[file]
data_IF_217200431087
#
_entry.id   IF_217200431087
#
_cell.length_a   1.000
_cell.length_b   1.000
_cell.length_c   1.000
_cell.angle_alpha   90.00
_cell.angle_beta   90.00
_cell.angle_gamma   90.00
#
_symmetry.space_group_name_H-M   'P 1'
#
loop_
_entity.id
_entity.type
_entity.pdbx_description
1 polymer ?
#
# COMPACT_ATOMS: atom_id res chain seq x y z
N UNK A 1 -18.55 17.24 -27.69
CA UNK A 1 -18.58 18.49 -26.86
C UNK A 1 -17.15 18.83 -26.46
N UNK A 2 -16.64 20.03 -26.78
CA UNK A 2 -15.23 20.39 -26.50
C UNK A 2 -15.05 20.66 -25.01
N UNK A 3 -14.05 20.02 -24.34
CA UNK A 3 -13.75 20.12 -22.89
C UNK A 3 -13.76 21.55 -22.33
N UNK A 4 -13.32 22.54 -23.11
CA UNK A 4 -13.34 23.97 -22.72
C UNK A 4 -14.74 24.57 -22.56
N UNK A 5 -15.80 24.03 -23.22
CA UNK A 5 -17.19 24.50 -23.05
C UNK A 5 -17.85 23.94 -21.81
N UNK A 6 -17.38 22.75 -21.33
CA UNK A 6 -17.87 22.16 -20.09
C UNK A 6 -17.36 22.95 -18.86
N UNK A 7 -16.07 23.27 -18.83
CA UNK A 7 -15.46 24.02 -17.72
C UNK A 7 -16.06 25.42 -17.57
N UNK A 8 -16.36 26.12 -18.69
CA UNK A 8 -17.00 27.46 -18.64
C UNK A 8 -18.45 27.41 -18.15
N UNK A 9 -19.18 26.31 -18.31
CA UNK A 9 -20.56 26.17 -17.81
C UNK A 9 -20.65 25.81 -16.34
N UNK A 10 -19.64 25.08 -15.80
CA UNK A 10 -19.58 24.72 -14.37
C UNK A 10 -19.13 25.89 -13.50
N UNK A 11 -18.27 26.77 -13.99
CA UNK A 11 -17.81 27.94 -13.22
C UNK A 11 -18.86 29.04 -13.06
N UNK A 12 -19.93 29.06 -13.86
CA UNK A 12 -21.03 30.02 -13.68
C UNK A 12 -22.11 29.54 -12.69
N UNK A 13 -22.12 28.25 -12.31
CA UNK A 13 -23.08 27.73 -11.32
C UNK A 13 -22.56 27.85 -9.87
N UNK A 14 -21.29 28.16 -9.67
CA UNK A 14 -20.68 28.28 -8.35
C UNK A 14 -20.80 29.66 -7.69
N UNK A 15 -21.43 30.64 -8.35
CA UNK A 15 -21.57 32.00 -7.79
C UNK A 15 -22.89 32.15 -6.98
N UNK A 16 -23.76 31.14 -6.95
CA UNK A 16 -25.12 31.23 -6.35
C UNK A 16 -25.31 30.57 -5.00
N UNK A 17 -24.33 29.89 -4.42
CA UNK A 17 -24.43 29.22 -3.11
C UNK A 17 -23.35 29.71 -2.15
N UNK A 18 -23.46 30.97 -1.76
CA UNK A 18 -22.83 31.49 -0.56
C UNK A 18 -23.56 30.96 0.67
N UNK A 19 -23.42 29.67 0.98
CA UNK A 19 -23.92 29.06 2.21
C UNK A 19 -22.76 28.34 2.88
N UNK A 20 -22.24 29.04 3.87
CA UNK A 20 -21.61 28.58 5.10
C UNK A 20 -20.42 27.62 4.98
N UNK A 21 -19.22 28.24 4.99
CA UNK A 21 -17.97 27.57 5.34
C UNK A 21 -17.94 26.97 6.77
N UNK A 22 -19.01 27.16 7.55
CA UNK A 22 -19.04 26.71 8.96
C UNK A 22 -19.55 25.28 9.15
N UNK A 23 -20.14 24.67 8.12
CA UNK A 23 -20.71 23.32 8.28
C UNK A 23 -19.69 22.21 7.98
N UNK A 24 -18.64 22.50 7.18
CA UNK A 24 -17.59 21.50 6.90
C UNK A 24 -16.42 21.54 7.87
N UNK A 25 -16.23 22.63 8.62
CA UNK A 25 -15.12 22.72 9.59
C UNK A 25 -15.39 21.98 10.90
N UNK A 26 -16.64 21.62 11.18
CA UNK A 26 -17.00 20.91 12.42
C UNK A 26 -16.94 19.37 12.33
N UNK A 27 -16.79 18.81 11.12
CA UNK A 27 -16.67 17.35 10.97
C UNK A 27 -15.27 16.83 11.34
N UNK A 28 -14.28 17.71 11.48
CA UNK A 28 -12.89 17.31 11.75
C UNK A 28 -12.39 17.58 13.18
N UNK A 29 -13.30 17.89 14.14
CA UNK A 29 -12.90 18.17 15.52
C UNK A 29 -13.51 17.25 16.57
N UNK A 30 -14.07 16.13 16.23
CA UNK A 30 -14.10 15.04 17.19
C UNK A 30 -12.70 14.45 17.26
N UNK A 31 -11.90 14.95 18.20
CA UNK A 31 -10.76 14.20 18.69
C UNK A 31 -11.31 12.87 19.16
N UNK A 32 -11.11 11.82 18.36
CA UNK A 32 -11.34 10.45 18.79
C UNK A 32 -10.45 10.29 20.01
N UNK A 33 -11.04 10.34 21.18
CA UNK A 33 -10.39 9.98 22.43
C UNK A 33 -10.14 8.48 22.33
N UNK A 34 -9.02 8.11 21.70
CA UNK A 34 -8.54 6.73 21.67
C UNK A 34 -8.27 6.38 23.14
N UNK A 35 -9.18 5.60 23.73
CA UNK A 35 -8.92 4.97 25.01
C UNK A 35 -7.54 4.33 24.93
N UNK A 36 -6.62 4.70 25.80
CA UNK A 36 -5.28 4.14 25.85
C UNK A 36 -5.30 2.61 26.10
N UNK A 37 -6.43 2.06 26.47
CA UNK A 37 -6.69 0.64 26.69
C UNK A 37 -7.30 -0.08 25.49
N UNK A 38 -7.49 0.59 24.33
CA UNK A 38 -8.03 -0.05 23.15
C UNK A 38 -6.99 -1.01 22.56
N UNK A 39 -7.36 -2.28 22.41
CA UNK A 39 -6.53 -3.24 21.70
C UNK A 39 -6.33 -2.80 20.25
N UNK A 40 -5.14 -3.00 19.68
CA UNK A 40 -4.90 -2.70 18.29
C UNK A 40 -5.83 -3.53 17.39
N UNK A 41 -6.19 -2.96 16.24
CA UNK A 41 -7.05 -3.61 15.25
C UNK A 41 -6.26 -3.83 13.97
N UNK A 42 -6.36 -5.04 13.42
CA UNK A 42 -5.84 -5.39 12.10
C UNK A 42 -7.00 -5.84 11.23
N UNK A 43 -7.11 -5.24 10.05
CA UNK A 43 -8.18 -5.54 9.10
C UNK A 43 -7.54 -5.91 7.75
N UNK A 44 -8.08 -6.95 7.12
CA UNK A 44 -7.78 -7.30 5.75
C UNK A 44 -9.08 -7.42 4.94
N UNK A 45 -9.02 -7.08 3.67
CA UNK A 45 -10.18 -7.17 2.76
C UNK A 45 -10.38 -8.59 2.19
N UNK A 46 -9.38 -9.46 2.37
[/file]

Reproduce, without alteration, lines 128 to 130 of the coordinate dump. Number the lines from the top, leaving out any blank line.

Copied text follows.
C UNK A 36 -5.30 2.61 26.10
N UNK A 37 -6.43 2.06 26.47
CA UNK A 37 -6.69 0.64 26.69